• Most enterprise level CMS tools, Ad Servers, etc. have very little support for standards built in and will NOT produce valid code
    • Watch out especially for ASP.NET and Sharepoint -- any tool really which might feature server-side browser detection or writes UI code for software developers
    • Any technology which injects outside code will be suspect as it's rare to see valid Web UI code from enterprise grade software
    • What DTD (XHTML vs. HTML) and level of support (Loose, Transitional, Strict) can be achieved
  6. Printer Style Sheets:
    • This is a bigger issue than people expect; reactions can be wildly different that expected
    • Browser support is flaky but doable
    • Do the sites have "Print this page" features already in place? Will they be replaced or just augmented?
    • A lot of people aren't used to the printer not putting out what's on screen, especially vocal executives
    • Educate them and make sure the client buys into the approach picked
  7. Are there opportunities for new techniques such as Ajax?
  8. Accessibility:
    • To what level are you going to address accessibility?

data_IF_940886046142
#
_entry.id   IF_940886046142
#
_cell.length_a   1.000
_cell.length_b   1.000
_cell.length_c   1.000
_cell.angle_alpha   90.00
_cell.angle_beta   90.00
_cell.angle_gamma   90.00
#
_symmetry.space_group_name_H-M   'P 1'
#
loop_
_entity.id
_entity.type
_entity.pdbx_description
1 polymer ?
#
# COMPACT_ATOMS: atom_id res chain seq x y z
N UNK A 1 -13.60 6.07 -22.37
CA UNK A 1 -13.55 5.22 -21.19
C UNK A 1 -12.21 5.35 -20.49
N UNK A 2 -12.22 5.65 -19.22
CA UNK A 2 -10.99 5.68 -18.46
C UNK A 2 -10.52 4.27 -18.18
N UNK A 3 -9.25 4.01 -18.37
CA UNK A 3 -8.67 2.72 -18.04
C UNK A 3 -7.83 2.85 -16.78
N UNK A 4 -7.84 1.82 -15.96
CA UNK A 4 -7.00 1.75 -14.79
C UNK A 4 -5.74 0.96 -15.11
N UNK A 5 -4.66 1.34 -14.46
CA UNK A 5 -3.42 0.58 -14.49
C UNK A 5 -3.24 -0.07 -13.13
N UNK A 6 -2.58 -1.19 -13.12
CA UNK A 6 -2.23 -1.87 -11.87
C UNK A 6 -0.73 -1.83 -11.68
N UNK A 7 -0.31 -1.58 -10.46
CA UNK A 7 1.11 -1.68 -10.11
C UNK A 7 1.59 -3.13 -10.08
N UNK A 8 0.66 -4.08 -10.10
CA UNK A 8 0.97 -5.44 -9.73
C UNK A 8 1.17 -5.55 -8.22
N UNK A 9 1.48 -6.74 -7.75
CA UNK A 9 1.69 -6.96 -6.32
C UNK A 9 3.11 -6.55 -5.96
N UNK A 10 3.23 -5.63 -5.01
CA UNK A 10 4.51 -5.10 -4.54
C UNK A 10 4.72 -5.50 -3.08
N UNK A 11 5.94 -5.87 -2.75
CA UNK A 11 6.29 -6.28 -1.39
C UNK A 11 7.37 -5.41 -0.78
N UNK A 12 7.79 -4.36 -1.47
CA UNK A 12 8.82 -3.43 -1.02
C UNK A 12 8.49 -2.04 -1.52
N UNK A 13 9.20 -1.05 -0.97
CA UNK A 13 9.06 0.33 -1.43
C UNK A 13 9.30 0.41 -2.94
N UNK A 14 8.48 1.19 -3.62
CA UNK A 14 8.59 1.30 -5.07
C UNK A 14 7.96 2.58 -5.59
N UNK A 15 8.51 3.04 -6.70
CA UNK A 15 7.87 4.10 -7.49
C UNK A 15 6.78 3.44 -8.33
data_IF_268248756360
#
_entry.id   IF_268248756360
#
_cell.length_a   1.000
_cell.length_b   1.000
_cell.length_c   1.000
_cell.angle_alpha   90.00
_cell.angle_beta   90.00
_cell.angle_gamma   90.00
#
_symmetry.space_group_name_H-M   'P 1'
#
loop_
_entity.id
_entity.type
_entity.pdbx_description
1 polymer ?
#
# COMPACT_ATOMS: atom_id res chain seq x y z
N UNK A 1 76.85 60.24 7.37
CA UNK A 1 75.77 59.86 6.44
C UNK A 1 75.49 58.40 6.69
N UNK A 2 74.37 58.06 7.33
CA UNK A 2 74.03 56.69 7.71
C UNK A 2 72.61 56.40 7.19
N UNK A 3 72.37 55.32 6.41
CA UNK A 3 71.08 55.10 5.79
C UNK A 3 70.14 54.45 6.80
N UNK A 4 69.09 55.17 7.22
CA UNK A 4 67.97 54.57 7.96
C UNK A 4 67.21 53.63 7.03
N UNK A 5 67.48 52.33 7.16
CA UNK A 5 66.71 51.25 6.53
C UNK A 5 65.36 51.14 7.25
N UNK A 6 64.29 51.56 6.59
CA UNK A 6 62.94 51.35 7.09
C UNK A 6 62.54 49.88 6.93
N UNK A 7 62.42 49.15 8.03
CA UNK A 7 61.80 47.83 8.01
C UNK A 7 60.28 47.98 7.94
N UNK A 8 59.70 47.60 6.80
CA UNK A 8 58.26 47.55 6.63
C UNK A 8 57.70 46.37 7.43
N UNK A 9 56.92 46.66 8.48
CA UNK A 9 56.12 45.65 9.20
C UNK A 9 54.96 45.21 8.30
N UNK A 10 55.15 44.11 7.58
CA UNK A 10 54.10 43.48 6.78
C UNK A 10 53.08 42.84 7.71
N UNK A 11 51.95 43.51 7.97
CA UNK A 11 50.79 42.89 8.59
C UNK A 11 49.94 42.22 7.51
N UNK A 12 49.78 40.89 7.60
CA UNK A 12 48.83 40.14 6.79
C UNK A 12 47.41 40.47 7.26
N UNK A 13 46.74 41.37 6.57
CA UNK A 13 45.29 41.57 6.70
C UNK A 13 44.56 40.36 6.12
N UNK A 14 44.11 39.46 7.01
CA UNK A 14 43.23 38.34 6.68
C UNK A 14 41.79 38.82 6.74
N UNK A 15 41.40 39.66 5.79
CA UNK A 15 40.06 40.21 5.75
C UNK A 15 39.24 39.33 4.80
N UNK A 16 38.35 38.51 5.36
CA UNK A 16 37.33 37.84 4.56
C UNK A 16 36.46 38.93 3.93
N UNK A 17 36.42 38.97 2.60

• Any specific standards (Section 508, WCAG/WAI) that you're going to use as the baseline?
    • Any desktop or online tools that you are going to use to help validate and test?
    • Can you do testing in alternative devices such as wireless hand helds or cell phones to verify the implementations for those media types?
  9. What is the browser and operating system software audience?
    • What can they support that you want to do?
    • Do you have a graceful degradation strategy?
    • Are you going to include messages and or / frequently asked questions (FAQs) for users which are confused by a different experience?
    • Are you going to link to more modern browsers to encourage upgrades?

These are just some of the things to think about. I'll add to the list as I think about it some more.

May 21, 07:06 PM in Web Development (filed under CSS, Web-Standards)